Numlock News: May 27, 2020 • Psilocybin, The Blob, Sterile Worms

By Walt Hickey

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The Thin Wormy Line

For a cost of $15 million per year to the United States government, once a week several planes drop 14.7 million sterilized screwworms over the Panama-Colombia border, in what’s generally agreed to be one of the most successful parasitic containment and eradication programs in the world. In the late 1950s, the USDA began to eliminate screwworms — vicious flesh-eating larvae that devour cattle and other living things by entering their bodies through wounds — from the U.S. by introducing sterilized male screwworms en masse. Realizing the U.S.-Mexico border was an onerous 2,000 mile range to police, a deal was struck to carry the front lines of screwworm defense south through Mexico to a more feasibly treatable area. And since then, screwworms have been driven to the Isthmus of Panama, a continental line of defense held by weekly dumps of sterile bugs from planes. The bugs are grown and sterilized to the tune of 20 million a week in labs in Panama. For that $15 million federal investment, American farmers save an adjusted $1.3 billion in losses.

Sarah Zhang, The Atlantic

College

For a certain type of private university — undercapitalized, low-margins, a bit of debt — a reality where admittance takes a dip this fall is poised to be catastrophic. Smaller, private colleges like to keep their finances discreet for this reason, but according to outside analyst Edmit, it’s bad. Looking at 937 private universities and estimating a conservative 10 percent in tuition losses in 2020 and 20 percent in 2021, even cutting salaries by 10 percent, 345 private colleges will still be on track to run out of money within six years, an increase of 50 percent compared to the baseline estimate. Last year, 419 colleges were accepting applications after the normal May 1 deadline; this year, that number is 754.

Kevin Carey, The New York Times

Suits

The U.S. Court of Appeals for the Ninth Circuit gave the green light to San Francisco, Oakland and San Mateo County to pursue lawsuits in state courts against major oil companies concerning their role in climate change. In two cases — Cty. of Oakland v. BP Plc, and Cty. of San Mateo v. Chevron Corp. — the appeals court held that the oil companies hadn’t gone far enough to prove the cases should be thrown out, and this may open the door to more suits against emitters from cities and counties trying to recover funding needed to ameliorate the effects on climate change.

Ellen M. Gilmer, Bloomberg Law

Groups You Should Not Join

An internal 2016 presentation at Facebook stated that 64 percent of the time when someone joined an extremist group on Facebook, it was the result of Facebook’s own recommendation tools, primarily the “Groups You Should Join” and “Discover” algorithms. The same presentation found that a third of large German political groups on the platform hosted loads of extremist content. Taking action would entail partnering with academics and nonprofits to combat the algorithmic polarization inherent in the product’s design, but that would take work, so obviously it did not happen.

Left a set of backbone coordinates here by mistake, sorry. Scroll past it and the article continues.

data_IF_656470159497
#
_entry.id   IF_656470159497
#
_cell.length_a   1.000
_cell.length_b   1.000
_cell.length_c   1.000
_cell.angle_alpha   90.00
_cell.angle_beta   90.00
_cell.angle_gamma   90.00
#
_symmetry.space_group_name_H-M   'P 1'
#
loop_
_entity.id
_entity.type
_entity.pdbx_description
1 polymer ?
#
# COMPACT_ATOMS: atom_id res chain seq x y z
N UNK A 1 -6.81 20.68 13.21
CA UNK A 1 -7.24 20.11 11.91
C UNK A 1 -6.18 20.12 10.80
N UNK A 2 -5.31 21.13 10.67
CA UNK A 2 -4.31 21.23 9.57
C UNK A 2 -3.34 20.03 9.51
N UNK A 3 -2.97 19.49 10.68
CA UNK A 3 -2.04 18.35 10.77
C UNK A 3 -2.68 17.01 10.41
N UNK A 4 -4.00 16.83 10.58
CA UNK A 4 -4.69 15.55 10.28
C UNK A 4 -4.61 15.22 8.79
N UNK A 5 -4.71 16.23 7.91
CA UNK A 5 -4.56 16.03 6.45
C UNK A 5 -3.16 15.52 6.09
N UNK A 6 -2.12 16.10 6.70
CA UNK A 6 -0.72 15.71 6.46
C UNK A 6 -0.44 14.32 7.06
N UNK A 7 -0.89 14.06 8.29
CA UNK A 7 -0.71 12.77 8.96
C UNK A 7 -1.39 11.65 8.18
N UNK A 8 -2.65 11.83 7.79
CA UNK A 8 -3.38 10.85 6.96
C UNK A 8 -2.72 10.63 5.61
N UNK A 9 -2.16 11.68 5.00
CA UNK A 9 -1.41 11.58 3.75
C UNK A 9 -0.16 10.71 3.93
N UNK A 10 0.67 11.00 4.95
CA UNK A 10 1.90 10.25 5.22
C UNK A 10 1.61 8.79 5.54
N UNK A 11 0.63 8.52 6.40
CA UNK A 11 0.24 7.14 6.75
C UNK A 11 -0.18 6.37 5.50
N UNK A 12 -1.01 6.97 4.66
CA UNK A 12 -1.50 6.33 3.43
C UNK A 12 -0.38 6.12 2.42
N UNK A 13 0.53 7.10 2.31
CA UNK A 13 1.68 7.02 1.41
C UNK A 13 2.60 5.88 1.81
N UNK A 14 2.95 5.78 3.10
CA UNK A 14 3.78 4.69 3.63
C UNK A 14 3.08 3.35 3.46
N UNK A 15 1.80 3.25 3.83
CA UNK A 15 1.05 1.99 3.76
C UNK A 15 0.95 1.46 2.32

Jeff Horwitz and Deepa Seetharaman, The Wall Street Journal

Back to School?

A USA Today and Ipsos poll of 505 kindergarten through high school teachers found 18 percent would leave their job if asked to return in person in the fall. Looking at educators aged 55 and up, that figure was 25 percent. Most teachers are of the mind classes will resume in September: 65 percent think it’s very or somewhat likely classes at their school will resume in the fall. A gradual increase was seen very favorably: 69 percent of teachers favored a return where kids would physically go to school two or three days per week.

Emma Coleman, Route Fifty

Magic Mushrooms

Psilocybin, the psychoactive component of psychedelic mushrooms, is entering into mainstream medicine by way of a number of studies about the use of the drug in the treatment of depression, anxiety and PTSD. There is a side effect to medicalization, namely that a drug that grows out of the ground for free and can go for approximately $10 per gram is getting a dose of medical drug pricing. Johns Hopkins researchers working with psilocybin in the lab paid $7,000 to $10,000 per gram for magic mushrooms. Talk about getting ripped off by your dealer. And even if it does pan out, that steep price isn’t going to go down: the market for antidepressants was valued to be $14 billion in 2018 and is projected to grow to $16 billion in three to five years.

Shayla Love, Vice

The Blob 2

Since the 1950s, the fjords of British Columbia have warmed at six times the rate of the rest of the ocean. One reason is the Blob, a marine heatwave that began in the northeast Pacific in 2013 and died in 2016. It stretched from Alaska to California, and its water was about 3 ˚C warmer than usual. But the Blob’s death may have been preliminary; it may not have dissipated, but rather just sank, with the warmer water now 100 meters below the surface, deep enough to make it into the fjords. Based on data from four of the over 50 fjords, the water at around 200 meters down warmed 0.18˚C per decade from 1951 to 2019, a rate six times higher than the average warming at that depth.

Nicola Jones, Hakai Magazine

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